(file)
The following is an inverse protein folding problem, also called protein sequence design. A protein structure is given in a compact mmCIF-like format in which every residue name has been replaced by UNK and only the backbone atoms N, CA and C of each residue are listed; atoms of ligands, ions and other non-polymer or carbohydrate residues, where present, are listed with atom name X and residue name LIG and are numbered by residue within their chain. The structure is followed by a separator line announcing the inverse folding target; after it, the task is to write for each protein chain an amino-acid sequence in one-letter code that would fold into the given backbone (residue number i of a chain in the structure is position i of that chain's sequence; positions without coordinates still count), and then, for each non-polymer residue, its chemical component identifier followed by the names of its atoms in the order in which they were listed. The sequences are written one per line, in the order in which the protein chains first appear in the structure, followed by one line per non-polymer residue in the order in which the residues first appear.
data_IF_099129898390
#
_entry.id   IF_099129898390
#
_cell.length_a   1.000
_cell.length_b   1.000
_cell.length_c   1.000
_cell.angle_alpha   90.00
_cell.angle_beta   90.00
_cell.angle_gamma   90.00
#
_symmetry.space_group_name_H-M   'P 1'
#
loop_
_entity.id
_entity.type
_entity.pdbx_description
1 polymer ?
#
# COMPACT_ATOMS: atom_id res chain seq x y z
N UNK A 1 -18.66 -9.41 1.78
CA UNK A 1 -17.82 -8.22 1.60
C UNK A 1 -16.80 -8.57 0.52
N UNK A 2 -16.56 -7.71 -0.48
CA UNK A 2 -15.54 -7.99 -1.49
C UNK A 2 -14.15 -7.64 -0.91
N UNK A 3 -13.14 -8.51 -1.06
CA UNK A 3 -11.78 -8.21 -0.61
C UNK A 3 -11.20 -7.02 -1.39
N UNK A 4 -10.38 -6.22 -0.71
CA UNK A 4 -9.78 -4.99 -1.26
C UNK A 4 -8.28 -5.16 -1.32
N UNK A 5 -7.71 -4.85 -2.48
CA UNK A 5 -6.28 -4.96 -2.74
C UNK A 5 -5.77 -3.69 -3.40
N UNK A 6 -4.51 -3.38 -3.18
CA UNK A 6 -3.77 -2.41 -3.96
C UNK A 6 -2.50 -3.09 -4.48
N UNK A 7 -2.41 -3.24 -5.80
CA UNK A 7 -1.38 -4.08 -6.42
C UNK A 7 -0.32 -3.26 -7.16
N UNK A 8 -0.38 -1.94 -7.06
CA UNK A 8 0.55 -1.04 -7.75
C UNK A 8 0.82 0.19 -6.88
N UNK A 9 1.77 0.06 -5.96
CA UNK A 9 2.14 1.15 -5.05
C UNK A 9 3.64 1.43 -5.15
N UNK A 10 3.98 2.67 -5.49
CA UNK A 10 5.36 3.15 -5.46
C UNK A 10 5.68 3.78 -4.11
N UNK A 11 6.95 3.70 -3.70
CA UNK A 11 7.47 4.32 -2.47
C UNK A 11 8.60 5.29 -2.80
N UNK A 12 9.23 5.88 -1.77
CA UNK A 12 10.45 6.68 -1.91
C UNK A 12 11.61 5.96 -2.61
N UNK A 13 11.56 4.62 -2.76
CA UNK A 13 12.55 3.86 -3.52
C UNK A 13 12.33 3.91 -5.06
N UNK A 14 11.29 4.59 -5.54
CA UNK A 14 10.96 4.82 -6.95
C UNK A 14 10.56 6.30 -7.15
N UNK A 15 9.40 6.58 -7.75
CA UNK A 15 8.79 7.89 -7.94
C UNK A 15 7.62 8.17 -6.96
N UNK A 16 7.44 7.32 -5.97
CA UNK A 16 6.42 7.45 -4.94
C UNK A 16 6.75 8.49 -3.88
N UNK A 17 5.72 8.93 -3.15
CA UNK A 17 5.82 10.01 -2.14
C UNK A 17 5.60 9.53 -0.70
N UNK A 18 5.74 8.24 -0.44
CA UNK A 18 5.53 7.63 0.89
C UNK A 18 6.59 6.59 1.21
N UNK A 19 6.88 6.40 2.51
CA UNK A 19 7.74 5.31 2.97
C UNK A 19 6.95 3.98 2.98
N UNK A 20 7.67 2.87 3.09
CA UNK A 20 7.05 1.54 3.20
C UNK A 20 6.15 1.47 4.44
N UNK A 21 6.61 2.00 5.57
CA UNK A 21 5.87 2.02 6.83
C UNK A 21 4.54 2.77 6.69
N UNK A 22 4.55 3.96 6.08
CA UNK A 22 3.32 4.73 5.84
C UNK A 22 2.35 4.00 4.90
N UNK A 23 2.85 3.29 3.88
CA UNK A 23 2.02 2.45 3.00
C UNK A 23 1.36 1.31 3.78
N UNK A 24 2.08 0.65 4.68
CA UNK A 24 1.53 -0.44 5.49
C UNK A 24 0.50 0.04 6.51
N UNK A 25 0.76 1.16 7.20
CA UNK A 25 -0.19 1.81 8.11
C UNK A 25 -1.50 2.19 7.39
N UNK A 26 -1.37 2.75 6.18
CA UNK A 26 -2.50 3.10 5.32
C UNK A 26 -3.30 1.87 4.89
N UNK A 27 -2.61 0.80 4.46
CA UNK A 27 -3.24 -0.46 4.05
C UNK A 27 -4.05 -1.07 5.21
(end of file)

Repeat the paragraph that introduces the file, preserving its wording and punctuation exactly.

The following is an inverse protein folding problem, also called protein sequence design. A protein structure is given in a compact mmCIF-like format in which every residue name has been replaced by UNK and only the backbone atoms N, CA and C of each residue are listed; atoms of ligands, ions and other non-polymer or carbohydrate residues, where present, are listed with atom name X and residue name LIG and are numbered by residue within their chain. The structure is followed by a separator line announcing the inverse folding target; after it, the task is to write for each protein chain an amino-acid sequence in one-letter code that would fold into the given backbone (residue number i of a chain in the structure is position i of that chain's sequence; positions without coordinates still count), and then, for each non-polymer residue, its chemical component identifier followed by the names of its atoms in the order in which they were listed. The sequences are written one per line, in the order in which the protein chains first appear in the structure, followed by one line per non-polymer residue in the order in which the residues first appear.